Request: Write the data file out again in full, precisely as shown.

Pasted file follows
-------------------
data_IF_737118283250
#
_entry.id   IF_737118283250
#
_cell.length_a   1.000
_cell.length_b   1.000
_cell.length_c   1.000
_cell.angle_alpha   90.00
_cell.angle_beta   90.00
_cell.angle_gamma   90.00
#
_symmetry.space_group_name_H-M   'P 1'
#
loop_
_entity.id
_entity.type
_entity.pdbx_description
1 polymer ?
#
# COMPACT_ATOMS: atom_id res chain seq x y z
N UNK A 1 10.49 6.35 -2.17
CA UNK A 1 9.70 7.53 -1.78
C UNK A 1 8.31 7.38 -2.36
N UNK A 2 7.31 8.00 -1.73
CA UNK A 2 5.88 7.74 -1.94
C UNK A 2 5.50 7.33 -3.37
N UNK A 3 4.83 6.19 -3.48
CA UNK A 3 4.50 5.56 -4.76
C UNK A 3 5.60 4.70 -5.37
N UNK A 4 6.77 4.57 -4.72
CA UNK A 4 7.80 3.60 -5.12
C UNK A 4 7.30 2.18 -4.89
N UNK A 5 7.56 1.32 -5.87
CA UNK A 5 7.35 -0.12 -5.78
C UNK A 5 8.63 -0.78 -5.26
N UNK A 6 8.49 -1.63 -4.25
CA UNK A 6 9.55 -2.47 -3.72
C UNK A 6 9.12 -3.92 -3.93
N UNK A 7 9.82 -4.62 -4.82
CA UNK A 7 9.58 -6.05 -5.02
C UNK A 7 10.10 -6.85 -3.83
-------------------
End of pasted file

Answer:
data_IF_737118283250
#
_entry.id   IF_737118283250
#
_cell.length_a   1.000
_cell.length_b   1.000
_cell.length_c   1.000
_cell.angle_alpha   90.00
_cell.angle_beta   90.00
_cell.angle_gamma   90.00
#
_symmetry.space_group_name_H-M   'P 1'
#
loop_
_entity.id
_entity.type
_entity.pdbx_description
1 polymer ?
#
# COMPACT_ATOMS: atom_id res chain seq x y z
N UNK A 1 10.49 6.35 -2.17
CA UNK A 1 9.70 7.53 -1.78
C UNK A 1 8.31 7.38 -2.36
N UNK A 2 7.31 8.00 -1.73
CA UNK A 2 5.88 7.74 -1.94
C UNK A 2 5.50 7.33 -3.37
N UNK A 3 4.83 6.19 -3.48
CA UNK A 3 4.50 5.56 -4.76
C UNK A 3 5.60 4.70 -5.37
N UNK A 4 6.77 4.57 -4.72
CA UNK A 4 7.80 3.60 -5.12
C UNK A 4 7.30 2.18 -4.89
N UNK A 5 7.56 1.32 -5.87
CA UNK A 5 7.35 -0.12 -5.78
C UNK A 5 8.63 -0.78 -5.26
N UNK A 6 8.49 -1.63 -4.25
CA UNK A 6 9.55 -2.47 -3.72
C UNK A 6 9.12 -3.92 -3.93
N UNK A 7 9.82 -4.62 -4.82
CA UNK A 7 9.58 -6.05 -5.02
C UNK A 7 10.10 -6.85 -3.83